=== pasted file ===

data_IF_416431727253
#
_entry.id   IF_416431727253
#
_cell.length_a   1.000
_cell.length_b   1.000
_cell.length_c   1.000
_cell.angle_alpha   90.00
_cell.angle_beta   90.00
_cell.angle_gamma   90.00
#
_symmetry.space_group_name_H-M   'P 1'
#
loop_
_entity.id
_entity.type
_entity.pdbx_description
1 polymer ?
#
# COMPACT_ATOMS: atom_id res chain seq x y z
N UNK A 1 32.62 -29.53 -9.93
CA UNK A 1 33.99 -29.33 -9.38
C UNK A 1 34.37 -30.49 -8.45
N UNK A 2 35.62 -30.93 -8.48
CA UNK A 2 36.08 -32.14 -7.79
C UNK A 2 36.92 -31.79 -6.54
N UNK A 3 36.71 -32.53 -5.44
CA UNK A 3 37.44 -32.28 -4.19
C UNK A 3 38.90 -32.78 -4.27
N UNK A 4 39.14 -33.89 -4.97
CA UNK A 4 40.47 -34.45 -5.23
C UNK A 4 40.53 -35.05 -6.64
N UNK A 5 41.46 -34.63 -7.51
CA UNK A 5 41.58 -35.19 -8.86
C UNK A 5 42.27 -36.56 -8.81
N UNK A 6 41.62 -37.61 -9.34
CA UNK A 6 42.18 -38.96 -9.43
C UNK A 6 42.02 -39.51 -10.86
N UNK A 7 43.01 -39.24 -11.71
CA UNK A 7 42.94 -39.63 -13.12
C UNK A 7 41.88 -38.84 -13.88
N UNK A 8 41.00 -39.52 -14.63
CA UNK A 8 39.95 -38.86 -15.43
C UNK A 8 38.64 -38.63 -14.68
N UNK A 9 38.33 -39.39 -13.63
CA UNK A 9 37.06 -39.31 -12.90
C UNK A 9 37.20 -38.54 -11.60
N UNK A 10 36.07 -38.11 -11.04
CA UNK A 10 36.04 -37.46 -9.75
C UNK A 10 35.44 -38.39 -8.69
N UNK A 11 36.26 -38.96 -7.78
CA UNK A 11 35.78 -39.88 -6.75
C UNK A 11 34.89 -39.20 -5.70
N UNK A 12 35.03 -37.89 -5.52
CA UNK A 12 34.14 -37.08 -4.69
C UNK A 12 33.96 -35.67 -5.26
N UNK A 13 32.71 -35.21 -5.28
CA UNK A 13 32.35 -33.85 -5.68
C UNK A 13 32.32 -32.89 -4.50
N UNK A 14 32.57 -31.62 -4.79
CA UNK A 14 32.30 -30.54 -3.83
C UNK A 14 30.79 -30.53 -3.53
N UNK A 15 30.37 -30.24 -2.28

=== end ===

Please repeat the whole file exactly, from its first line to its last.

data_IF_416431727253
#
_entry.id   IF_416431727253
#
_cell.length_a   1.000
_cell.length_b   1.000
_cell.length_c   1.000
_cell.angle_alpha   90.00
_cell.angle_beta   90.00
_cell.angle_gamma   90.00
#
_symmetry.space_group_name_H-M   'P 1'
#
loop_
_entity.id
_entity.type
_entity.pdbx_description
1 polymer ?
#
# COMPACT_ATOMS: atom_id res chain seq x y z
N UNK A 1 32.62 -29.53 -9.93
CA UNK A 1 33.99 -29.33 -9.38
C UNK A 1 34.37 -30.49 -8.45
N UNK A 2 35.62 -30.93 -8.48
CA UNK A 2 36.08 -32.14 -7.79
C UNK A 2 36.92 -31.79 -6.54
N UNK A 3 36.71 -32.53 -5.44
CA UNK A 3 37.44 -32.28 -4.19
C UNK A 3 38.90 -32.78 -4.27
N UNK A 4 39.14 -33.89 -4.97
CA UNK A 4 40.47 -34.45 -5.23
C UNK A 4 40.53 -35.05 -6.64
N UNK A 5 41.46 -34.63 -7.51
CA UNK A 5 41.58 -35.19 -8.86
C UNK A 5 42.27 -36.56 -8.81
N UNK A 6 41.62 -37.61 -9.34
CA UNK A 6 42.18 -38.96 -9.43
C UNK A 6 42.02 -39.51 -10.86
N UNK A 7 43.01 -39.24 -11.71
CA UNK A 7 42.94 -39.63 -13.12
C UNK A 7 41.88 -38.84 -13.88
N UNK A 8 41.00 -39.52 -14.63
CA UNK A 8 39.95 -38.86 -15.43
C UNK A 8 38.64 -38.63 -14.68
N UNK A 9 38.33 -39.39 -13.63
CA UNK A 9 37.06 -39.31 -12.90
C UNK A 9 37.20 -38.54 -11.60
N UNK A 10 36.07 -38.11 -11.04
CA UNK A 10 36.04 -37.46 -9.75
C UNK A 10 35.44 -38.39 -8.69
N UNK A 11 36.26 -38.96 -7.78
CA UNK A 11 35.78 -39.88 -6.75
C UNK A 11 34.89 -39.20 -5.70
N UNK A 12 35.03 -37.89 -5.52
CA UNK A 12 34.14 -37.08 -4.69
C UNK A 12 33.96 -35.67 -5.26
N UNK A 13 32.71 -35.21 -5.28
CA UNK A 13 32.35 -33.85 -5.68
C UNK A 13 32.32 -32.89 -4.50
N UNK A 14 32.57 -31.62 -4.79
CA UNK A 14 32.30 -30.54 -3.83
C UNK A 14 30.79 -30.53 -3.53
N UNK A 15 30.37 -30.24 -2.28